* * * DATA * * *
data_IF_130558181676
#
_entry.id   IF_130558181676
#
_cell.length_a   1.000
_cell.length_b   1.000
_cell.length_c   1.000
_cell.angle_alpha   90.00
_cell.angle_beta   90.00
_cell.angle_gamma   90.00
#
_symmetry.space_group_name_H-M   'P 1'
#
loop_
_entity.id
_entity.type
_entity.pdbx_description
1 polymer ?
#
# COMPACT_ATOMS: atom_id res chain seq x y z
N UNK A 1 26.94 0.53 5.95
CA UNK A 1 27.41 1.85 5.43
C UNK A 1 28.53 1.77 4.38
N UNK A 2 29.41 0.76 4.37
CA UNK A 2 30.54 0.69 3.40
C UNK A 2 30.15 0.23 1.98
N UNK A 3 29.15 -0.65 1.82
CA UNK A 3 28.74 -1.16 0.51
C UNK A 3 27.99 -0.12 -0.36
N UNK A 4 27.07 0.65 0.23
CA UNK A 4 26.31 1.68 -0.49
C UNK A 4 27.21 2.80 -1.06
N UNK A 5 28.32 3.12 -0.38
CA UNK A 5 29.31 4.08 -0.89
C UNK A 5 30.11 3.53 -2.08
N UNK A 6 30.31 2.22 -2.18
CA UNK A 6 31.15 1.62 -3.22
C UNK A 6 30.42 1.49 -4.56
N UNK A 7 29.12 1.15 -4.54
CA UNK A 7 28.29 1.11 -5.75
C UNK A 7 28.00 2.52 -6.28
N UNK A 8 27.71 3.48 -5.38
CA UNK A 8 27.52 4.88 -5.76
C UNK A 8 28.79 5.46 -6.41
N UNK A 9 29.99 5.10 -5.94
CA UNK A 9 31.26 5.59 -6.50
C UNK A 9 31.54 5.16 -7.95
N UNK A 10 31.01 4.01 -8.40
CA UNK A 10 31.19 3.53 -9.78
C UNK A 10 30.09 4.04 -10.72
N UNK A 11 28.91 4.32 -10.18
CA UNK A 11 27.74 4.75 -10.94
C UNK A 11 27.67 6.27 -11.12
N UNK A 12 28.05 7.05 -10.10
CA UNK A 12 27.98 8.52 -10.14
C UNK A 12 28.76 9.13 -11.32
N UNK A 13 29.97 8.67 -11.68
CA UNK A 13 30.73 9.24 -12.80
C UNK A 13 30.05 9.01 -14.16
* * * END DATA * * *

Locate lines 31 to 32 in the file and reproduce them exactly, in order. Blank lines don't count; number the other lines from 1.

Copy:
CA UNK A 4 26.31 1.68 -0.49
C UNK A 4 27.21 2.80 -1.06